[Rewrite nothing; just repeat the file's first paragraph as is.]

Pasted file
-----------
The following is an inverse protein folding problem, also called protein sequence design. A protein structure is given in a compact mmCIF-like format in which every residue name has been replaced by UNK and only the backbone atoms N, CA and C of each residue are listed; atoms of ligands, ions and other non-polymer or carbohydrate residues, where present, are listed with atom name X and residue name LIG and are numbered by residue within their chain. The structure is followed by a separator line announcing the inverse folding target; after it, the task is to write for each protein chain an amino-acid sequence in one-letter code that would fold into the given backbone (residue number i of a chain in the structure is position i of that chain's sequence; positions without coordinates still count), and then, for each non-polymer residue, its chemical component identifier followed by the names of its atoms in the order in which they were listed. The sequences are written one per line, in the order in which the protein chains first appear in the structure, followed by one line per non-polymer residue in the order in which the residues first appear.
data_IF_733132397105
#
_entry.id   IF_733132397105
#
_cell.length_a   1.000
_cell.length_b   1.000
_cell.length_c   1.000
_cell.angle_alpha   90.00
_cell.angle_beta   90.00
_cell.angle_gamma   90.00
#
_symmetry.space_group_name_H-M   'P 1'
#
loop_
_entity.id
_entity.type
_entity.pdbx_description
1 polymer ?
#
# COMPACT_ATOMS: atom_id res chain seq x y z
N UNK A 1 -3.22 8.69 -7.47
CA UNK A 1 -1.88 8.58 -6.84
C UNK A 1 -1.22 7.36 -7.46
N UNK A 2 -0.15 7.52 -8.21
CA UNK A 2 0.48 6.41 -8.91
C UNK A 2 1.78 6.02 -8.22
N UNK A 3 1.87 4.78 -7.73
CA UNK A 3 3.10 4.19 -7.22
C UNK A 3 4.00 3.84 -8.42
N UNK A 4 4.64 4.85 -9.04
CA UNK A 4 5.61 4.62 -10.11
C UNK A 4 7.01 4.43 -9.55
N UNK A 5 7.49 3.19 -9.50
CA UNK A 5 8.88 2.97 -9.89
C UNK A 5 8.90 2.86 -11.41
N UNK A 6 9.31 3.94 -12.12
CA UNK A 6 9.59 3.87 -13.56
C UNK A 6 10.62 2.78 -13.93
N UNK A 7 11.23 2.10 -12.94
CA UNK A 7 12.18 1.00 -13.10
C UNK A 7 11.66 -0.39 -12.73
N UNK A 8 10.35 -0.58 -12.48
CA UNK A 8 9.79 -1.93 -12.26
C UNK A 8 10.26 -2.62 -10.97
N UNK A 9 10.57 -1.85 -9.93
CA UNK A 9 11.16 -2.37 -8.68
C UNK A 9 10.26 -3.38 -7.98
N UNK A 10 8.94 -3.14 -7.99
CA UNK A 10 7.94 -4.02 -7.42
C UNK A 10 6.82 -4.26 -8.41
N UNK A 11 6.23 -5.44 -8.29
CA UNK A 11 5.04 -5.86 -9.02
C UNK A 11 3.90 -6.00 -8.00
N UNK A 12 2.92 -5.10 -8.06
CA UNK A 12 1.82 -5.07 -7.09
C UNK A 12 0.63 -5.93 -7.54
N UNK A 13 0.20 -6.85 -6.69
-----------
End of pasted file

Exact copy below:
The following is an inverse protein folding problem, also called protein sequence design. A protein structure is given in a compact mmCIF-like format in which every residue name has been replaced by UNK and only the backbone atoms N, CA and C of each residue are listed; atoms of ligands, ions and other non-polymer or carbohydrate residues, where present, are listed with atom name X and residue name LIG and are numbered by residue within their chain. The structure is followed by a separator line announcing the inverse folding target; after it, the task is to write for each protein chain an amino-acid sequence in one-letter code that would fold into the given backbone (residue number i of a chain in the structure is position i of that chain's sequence; positions without coordinates still count), and then, for each non-polymer residue, its chemical component identifier followed by the names of its atoms in the order in which they were listed. The sequences are written one per line, in the order in which the protein chains first appear in the structure, followed by one line per non-polymer residue in the order in which the residues first appear.